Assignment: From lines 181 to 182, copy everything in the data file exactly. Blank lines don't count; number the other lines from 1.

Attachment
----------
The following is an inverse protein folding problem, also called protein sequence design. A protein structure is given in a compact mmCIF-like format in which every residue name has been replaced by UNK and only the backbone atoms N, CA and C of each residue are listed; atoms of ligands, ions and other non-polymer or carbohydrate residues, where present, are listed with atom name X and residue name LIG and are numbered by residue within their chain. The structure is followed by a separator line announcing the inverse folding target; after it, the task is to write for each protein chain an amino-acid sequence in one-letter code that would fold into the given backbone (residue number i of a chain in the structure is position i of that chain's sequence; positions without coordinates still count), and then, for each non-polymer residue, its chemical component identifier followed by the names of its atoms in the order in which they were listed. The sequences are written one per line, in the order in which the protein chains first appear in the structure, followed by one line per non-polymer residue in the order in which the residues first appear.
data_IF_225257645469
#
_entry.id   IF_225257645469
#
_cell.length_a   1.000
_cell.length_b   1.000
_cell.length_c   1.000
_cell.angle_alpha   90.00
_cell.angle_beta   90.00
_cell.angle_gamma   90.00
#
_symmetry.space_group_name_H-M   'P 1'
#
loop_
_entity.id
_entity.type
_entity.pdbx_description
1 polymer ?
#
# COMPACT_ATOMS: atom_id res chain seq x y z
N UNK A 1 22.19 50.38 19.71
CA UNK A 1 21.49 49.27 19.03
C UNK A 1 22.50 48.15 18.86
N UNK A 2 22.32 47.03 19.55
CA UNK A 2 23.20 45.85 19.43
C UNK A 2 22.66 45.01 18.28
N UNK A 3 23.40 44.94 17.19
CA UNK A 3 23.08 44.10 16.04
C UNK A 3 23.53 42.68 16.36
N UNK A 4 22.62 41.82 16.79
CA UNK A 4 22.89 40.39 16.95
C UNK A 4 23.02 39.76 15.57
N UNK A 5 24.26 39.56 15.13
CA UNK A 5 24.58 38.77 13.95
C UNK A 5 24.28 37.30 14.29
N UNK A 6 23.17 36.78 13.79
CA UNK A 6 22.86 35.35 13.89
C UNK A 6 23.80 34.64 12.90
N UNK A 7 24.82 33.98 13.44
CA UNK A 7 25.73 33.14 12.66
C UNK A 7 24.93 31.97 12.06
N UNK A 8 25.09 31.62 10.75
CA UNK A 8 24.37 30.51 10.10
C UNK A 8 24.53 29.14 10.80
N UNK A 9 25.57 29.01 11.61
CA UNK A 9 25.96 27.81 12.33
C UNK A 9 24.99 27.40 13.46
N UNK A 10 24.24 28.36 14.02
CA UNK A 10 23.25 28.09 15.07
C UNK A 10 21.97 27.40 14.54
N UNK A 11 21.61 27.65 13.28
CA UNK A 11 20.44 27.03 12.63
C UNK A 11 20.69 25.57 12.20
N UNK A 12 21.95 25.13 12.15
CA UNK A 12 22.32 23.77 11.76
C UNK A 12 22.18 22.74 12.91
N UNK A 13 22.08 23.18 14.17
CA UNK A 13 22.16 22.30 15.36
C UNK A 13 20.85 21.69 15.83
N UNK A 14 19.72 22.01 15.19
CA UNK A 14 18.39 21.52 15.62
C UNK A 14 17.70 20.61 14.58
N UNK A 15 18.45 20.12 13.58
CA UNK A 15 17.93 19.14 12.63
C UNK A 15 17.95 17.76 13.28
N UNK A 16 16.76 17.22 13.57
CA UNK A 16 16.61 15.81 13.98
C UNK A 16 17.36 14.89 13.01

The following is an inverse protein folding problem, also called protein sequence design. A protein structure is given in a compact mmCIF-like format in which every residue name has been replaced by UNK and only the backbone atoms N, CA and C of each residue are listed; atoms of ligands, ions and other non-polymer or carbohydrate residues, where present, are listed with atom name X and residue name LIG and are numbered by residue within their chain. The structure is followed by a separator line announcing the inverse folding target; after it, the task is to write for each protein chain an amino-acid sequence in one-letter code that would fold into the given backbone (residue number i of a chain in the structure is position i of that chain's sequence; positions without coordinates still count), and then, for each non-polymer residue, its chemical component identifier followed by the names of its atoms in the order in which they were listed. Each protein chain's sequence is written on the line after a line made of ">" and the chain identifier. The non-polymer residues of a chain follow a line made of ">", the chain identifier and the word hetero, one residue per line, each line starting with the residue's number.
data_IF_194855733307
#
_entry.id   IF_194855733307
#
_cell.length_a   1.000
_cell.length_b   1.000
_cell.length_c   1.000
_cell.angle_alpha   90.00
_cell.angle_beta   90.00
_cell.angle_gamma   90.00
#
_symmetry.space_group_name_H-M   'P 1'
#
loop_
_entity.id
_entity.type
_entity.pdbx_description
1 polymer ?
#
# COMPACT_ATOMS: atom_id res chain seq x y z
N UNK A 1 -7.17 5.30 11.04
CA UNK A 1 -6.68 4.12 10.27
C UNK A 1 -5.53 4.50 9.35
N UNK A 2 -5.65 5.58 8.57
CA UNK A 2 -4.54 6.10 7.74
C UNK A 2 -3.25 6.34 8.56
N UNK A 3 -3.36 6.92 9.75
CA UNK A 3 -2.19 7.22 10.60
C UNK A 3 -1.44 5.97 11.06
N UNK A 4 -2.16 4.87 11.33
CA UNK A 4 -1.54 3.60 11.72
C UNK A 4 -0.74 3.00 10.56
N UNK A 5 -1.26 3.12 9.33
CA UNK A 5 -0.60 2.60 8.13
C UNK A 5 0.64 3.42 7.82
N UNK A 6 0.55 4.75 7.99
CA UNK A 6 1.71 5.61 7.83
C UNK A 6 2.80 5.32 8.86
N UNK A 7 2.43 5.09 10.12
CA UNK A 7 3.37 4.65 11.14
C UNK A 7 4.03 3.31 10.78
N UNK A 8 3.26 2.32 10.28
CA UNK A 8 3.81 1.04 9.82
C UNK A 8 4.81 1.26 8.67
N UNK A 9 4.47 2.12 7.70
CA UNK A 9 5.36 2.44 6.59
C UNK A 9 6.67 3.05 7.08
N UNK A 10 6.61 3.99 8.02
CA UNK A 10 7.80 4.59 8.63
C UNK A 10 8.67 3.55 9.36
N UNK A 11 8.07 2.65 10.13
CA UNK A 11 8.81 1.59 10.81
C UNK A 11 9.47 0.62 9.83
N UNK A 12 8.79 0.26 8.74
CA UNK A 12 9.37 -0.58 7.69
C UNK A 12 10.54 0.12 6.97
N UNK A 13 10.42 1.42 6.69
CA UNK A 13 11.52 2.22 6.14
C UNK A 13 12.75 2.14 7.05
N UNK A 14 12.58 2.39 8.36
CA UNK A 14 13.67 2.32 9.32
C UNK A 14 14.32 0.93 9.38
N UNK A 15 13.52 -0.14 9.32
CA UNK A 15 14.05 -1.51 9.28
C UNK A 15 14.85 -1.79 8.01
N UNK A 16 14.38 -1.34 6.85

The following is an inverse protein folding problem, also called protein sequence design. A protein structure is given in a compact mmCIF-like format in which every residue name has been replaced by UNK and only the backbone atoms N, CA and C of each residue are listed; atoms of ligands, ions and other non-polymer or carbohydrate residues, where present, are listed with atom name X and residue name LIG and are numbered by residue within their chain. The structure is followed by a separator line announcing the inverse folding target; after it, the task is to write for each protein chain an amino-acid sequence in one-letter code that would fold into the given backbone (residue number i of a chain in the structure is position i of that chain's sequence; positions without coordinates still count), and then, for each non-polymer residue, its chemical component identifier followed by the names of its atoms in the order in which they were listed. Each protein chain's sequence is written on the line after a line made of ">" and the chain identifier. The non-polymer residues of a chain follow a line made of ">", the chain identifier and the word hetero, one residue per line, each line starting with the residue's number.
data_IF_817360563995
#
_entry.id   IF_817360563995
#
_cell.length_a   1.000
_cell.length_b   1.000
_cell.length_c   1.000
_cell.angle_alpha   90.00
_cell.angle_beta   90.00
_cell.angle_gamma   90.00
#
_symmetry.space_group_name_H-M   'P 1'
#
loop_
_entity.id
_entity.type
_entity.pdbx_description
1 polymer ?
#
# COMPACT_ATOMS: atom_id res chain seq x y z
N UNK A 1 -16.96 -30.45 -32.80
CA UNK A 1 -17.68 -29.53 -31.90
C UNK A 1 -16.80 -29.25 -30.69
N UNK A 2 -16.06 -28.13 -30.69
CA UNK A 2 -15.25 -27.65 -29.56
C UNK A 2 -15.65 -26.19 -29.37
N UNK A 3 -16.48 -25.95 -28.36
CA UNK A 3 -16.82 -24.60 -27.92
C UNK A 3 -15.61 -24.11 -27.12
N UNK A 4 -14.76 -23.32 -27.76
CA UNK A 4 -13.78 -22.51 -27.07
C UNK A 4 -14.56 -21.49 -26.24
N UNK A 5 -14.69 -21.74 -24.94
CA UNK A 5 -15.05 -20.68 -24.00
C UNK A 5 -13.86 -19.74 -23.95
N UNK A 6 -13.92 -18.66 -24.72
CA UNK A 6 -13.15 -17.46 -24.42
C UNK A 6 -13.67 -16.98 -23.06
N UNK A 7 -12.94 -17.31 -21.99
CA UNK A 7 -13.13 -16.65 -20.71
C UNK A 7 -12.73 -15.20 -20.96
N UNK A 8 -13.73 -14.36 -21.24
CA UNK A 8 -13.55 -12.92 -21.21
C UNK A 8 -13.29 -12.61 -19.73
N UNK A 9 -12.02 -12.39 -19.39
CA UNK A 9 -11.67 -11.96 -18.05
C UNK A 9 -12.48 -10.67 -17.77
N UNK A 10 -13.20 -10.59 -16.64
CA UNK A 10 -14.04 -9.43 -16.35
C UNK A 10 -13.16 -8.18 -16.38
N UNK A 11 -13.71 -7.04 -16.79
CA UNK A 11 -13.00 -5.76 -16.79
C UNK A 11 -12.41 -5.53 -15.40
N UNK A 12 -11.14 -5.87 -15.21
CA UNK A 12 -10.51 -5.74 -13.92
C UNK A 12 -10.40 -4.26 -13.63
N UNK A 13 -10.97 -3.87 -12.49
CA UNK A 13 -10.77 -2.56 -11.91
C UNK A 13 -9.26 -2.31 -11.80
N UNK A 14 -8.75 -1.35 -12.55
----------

C UNK A 8 -13.29 -12.61 -19.73
N UNK A 9 -12.02 -12.39 -19.39